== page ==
There is a significant difference between treating resident aliens compassionately – which is a quintessential Jewish value that emerges from the Torah (cf. e.g. Leviticus 19:33; Deuteronomy 10:19) - and determining which people are to be suitably welcomed as resident aliens. The same Torah that enjoins us to remember our own history of depredation in the attempt to sensitize us to the plight of the resident alien also enjoins us to exclude the Ammonite and Moabite (Deuteronomy 23:4) from residency altogether. Apparently the Torah concedes that there are some people who are “undesirables.” Whether this applies to current events is an arguable point. (A careful reading of the Torah may lead us to conclude that the Moabites and Ammonites are only excluded from marriage with Jews and not from residency among Jews.) But the Torah frames all of these laws in the context of a Jewish society operating by Jewish law. This surely is not the case in the United States. Rabbi David Novak, in another context (The Sanctity of Human Life ), raises the problem of how – if at all- Jewish law is to inform public policy when public policy aims at serving broader interests. It is a question that brooks an easy answer. We would do well to retain our sense of compassion but resist the urge to make it the determining factor of political policy.
I have published the following remarks in several places. I think they very accurately reflect my viewpoint as a Jew, based not only on our history, but on our enduring commitment to prophetic Judaism.
A generation ago, Pastor Martin Niemuller, in "Letters from Prison" wrote,
" In Germany they first came for the Communists,
and I didn't speak up because I wasn't a Communist.
Then they came for the Jews,
and I didn't speak up because I wasn't a Jew.
Then they came for the Trade Unionists,
and I didn't speak up because I wasn't a Trade Unionist.
Then they came for the Catholics,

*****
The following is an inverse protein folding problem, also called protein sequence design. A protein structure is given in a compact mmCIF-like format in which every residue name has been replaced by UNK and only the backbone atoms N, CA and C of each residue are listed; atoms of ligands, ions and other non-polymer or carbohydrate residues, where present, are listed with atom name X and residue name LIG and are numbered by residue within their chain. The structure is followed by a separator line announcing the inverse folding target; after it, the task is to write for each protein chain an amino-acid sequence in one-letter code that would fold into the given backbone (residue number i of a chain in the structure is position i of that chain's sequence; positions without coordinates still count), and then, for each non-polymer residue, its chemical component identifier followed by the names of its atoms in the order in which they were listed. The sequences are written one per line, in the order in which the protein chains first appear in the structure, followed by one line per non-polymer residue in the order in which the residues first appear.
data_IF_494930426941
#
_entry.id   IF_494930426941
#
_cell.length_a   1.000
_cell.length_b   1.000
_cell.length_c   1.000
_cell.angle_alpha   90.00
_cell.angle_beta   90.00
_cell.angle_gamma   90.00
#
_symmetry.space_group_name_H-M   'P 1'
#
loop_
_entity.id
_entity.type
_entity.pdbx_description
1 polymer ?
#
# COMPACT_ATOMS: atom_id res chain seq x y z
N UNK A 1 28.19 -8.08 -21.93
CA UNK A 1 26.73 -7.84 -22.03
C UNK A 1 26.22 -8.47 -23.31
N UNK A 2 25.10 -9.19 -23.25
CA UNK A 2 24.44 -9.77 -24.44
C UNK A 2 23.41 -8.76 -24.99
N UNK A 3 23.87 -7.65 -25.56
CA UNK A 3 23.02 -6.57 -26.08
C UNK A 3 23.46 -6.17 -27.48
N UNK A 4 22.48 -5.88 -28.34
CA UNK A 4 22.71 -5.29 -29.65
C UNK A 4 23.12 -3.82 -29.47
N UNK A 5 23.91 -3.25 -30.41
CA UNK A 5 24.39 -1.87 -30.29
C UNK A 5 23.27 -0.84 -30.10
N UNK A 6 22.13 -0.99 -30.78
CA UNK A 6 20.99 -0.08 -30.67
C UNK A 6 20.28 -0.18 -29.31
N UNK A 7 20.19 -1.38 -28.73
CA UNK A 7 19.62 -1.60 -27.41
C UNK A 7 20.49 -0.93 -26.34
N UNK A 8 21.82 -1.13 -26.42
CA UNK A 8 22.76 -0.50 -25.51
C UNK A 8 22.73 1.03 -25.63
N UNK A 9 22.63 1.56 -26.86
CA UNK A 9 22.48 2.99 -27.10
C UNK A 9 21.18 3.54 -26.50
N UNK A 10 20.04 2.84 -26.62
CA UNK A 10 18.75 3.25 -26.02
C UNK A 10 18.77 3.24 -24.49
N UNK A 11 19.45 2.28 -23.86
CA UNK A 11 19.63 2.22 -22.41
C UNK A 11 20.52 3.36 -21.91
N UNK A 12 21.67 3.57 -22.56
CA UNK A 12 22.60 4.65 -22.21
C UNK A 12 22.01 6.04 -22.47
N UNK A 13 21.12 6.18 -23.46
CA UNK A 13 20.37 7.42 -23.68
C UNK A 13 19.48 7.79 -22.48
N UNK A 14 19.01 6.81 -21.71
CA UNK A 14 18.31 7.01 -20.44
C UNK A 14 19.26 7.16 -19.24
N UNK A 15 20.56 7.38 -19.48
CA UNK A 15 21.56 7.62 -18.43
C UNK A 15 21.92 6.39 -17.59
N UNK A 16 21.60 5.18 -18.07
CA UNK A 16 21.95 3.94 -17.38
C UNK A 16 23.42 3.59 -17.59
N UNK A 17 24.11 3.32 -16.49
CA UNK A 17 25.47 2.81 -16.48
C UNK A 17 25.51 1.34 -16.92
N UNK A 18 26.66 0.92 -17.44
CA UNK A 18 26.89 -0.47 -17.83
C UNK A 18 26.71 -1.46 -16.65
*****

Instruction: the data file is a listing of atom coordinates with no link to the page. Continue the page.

and I didn't speak up because I was a Protestant.
Then they came for me.
And by that time, no-one was left to speak up."
I am not an African American but I learned from Martin Luther King, Jr. the transformative words, "I have a dream".
I am not a nineteenth century Viennese Jew witnessing European anti-Semitism, but I leaned from Theodor Herzl who wrote, envisioning a Jewish state, "If you will it, it is no dream."
I am not a Latino picking fruit, but I learned from Cesar Chavez, who taught us, "Si Se puede."
I did travel in the American south, and saw signs that read, "No Jews, dogs, or N. . . s allowed" and I learned from them.
To paraphrase Supreme Court Justice, Potter Stewart, I may not be able to define racism, but I know it when I see it.
Despite the governor's denials, racism is blatantly clear in Arizona Law 1070.
One clause in this infamous law says that a private citizen who does not think a police officer is enforcing the law can take that officer to court. The implication is that a KKK member can sue a police officer for not being sufficiently racist.
It is interesting that police chiefs in several Arizona counties have come out in opposition to this law which discourages citizen cooperation with the police and encourages rogue cops who dishonor the badge by arresting drivers for the crime of DWB (driving while black) to expand their practice to DWH. Having spent fifteen years as a police chaplain, I understand and salute the dedicated cops who oppose this law.
Let's look at reality. Canadians or northern Europeans who have overstayed their visas are not sought. This law declares an open hunting season on Hispanics.
It also says that an immigrant must carry identification with him or her 24/7. Does this imply a practical necessity for Hispanic citizens to carry their American passport all the time? Of what administration in what country does that remind you.
I call on ministers to honor the injunctions in Exodus and Deuteronomy, "Love the stranger, for you were strangers in the land of Egypt", and encourage City Council to join Boston, Massachusetts; New York City, St. Paul, Minnesota, and the California cities of Oakland, San Diego and San Francisco in banning official business trips to AZ, and entering into new contracts with that state.